Almost seven long years after the Los Angeles City Council vowed to find the exact locations and determine the physical condition of the city's virtually unregulated forest of legal and illegal 10,000 billboards, the city's Building and Safety Department says they will begin the long-awaited program on February 1.
The Building & Safety Department is proposing to charge $186 per billboard structure for a three-year inspection period. The fee will be levied on the smaller billboard companies that were not party to City Attorney Rocky Delgadillo's sweetheart settlement deals beginning in 2005 with Clear Channel, CBS Outdoor, Regency Outdoor, and Vista Media. Those companies already agreed to the $186 fee. According to the Coalition to Ban Billboard Blight, the four companies own 6,581 signs, which "leaves an estimated 3,500 signs owned by other companies that would be covered by the latest proposal."
The fees would pay for three field inspectors to conduct the actual survey and enter the information into a billboard database, plus a supervising inspector and a clerk. The program, which is estimated to cost $1,871,594, is expected to take 2.7 years to complete.
The news of an inspection program came as a shock to anti-billboard activists who have been questioning the delay along with City Council Member Jack Weiss since City Council members voted for the program in 2002. At the time, the building department estimated that there were at least 4,000 illegal billboards in Los Angeles. The billboard boondoggle was chronicled in the LA Weekly cover story, Billboards Gone Wild.
"Everybody should be pleased if the program actually starts on Feb. 1, but it's hard to see why it took almost two years to come up with a fee that's identical to the one included in the lawsuit settlement with Clear Channel, CBS, and Regency, " said Dennis Hathaway, president of the Coalition to Ban Billboard Blight.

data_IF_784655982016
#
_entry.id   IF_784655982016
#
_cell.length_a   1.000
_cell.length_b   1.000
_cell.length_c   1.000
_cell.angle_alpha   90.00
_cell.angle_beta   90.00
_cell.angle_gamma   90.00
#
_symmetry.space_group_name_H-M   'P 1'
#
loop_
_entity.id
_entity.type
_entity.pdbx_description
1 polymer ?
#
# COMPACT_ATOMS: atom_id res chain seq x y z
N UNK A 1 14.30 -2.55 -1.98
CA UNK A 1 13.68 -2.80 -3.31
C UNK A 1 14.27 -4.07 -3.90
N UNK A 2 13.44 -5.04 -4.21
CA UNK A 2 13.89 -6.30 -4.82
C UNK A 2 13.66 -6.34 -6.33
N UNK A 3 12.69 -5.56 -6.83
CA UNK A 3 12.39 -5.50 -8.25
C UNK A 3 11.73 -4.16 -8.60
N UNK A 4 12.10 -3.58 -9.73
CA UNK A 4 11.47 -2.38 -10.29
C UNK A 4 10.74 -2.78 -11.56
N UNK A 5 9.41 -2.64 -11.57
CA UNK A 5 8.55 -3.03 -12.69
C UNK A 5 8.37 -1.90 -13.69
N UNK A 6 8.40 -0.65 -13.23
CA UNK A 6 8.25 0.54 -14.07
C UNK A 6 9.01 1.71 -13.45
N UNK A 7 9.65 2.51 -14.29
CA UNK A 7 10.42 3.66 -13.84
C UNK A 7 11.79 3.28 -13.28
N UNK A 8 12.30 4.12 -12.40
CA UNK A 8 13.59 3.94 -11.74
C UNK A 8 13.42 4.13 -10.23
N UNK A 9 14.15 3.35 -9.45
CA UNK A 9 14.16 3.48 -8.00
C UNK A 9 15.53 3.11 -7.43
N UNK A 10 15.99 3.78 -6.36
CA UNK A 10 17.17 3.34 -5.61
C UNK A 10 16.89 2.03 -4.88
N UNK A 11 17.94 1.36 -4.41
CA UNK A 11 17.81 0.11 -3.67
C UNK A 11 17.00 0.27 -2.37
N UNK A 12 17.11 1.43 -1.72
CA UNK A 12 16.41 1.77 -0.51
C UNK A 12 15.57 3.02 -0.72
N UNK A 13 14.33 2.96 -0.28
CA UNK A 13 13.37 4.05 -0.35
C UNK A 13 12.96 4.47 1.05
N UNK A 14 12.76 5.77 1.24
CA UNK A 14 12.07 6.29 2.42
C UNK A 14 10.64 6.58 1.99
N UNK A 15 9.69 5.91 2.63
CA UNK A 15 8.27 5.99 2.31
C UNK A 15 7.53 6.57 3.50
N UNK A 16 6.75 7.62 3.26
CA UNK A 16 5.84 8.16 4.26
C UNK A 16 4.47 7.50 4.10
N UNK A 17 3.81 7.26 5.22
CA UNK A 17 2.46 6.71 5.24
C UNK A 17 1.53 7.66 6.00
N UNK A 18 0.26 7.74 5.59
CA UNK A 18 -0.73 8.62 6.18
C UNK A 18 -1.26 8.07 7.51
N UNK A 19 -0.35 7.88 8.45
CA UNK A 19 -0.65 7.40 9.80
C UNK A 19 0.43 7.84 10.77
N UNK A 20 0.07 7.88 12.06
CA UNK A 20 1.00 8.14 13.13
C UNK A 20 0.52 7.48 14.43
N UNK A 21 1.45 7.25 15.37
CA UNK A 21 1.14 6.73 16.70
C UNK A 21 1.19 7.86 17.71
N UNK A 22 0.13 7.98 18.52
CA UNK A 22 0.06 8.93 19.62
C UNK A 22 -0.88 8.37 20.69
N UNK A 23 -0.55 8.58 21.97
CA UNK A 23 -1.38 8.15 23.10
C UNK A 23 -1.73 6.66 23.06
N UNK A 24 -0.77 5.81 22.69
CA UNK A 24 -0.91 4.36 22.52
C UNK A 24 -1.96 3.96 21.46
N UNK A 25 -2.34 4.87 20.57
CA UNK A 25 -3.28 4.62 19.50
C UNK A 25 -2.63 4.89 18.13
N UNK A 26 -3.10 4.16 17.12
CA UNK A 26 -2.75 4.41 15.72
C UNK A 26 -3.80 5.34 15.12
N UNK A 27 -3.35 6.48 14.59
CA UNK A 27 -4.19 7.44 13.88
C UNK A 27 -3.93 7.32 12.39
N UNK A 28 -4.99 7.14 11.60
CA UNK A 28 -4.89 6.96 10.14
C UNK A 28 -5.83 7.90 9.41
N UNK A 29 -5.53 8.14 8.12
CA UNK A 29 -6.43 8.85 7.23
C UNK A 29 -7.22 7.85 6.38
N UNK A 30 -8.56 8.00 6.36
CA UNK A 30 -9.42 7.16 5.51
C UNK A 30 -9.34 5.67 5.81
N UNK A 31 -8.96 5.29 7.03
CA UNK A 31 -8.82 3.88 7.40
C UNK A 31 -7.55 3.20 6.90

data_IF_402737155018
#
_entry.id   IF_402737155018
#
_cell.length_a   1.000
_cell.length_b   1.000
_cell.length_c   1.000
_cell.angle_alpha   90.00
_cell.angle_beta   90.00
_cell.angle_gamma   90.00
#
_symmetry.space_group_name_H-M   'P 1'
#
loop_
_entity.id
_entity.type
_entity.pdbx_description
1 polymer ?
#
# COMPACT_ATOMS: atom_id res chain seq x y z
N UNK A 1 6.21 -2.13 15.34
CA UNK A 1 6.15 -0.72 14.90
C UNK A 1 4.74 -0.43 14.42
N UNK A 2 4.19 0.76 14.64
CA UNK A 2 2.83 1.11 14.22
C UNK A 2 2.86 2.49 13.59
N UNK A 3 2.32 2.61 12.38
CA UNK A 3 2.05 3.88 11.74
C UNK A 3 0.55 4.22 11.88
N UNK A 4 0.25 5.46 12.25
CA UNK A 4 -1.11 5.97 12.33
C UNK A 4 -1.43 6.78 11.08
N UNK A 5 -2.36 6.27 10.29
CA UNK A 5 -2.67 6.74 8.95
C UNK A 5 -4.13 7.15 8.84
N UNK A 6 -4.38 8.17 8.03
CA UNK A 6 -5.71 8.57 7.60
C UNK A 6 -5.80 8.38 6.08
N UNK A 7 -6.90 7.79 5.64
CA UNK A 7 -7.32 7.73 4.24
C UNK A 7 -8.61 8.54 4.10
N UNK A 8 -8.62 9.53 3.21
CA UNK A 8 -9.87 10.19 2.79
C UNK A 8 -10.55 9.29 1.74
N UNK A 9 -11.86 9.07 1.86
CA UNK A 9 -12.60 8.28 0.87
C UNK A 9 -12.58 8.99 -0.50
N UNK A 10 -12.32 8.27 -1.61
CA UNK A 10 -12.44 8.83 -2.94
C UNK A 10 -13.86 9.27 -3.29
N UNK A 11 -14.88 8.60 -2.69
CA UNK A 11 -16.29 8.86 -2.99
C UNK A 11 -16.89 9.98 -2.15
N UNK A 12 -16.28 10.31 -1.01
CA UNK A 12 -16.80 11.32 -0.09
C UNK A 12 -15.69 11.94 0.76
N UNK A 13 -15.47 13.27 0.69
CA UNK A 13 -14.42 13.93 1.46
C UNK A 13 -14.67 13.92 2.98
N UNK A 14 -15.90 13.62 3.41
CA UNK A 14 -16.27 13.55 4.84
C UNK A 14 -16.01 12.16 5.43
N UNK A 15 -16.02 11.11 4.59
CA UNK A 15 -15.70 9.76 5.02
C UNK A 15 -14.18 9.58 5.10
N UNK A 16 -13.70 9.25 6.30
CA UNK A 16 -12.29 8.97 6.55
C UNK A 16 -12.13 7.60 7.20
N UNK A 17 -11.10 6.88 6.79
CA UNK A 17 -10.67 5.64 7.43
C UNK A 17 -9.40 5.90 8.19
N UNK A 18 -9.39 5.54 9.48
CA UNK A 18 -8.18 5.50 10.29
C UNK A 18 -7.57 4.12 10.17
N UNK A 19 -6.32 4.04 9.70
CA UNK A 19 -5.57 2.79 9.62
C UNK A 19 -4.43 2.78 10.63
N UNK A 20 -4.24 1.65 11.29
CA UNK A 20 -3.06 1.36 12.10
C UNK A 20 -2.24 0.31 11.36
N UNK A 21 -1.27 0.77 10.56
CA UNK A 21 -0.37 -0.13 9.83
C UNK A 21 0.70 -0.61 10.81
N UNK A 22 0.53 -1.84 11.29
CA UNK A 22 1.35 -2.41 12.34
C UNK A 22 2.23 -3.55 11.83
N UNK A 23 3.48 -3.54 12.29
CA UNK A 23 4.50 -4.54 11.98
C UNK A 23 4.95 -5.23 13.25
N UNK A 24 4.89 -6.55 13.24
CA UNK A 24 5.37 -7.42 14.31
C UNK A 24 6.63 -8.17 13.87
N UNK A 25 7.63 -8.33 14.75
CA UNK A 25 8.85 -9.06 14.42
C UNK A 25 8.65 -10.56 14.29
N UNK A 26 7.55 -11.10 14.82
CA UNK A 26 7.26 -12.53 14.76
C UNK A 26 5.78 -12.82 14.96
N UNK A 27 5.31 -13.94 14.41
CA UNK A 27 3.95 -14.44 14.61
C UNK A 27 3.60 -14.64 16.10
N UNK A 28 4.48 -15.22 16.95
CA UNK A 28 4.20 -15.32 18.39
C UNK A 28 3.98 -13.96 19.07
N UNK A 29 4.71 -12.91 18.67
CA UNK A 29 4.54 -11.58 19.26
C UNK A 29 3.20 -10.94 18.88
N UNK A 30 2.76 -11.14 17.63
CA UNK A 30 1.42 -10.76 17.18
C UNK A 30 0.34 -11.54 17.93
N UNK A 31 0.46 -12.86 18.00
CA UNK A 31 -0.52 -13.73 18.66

Even at a city council meeting on October 22 there seemed to be no immediate plan to start the program. In fact, the meeting turned sour quick when Building & Safety officials told the bewildered city council that the city's long-awaited billboard inspection program was still many months away from starting. A visibly miffed Council Member Eric Garcetti, who got his first dose of the ineptitude that has befallen the inspection program, said, that "Every time we don't do some basic work, it just reaffirms people's suspicions about whether City Hall is serious about this."
Garcetti quipped that outraged community members have built a billboard database quicker than building department experts in far less time. Garcetti asked for a report on its progress by late January.
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Hector Buitrago, chief of the code inspection section at Building & Safety, seemed unmoved by Garcetti's annoyance, offering that the department has "made progress."
Buitrago and his department provided the same lip service last February when Councilmember Weiss asked the department for a reason behind the delay. Again, Buitrago said they needed to figure out a new fee to charge the smaller billboard companies that weren't involved in the settlement.
A few weeks later, sick and tired of billboard blight and the lack of an inspection program, volunteers in Council member Bill Rosendahl's district completed their own survey on November 8 of the billboards in Council District 11. Curbed LA reported that a a total of 563 billboards were found in Rosendahl's district. Eighty-four billboards were found along a 4.2 mile stretch of Lincoln Boulevard.
However, in a surprising twist, the Building & Safety Department coughed up a 12-page memo outlining its plan to start the program as of February 1. Inquiring minds still want to know why it took building workers and the City Attorney's office four years to come up with the exact same fee that was agreed upon by the billboard giants? We also want to know why building and safety workers still haven't asked Clear Channel Outdoor, CBS Outdoor and Regency Outdoor to pony up their $186 annual fee on each billboard?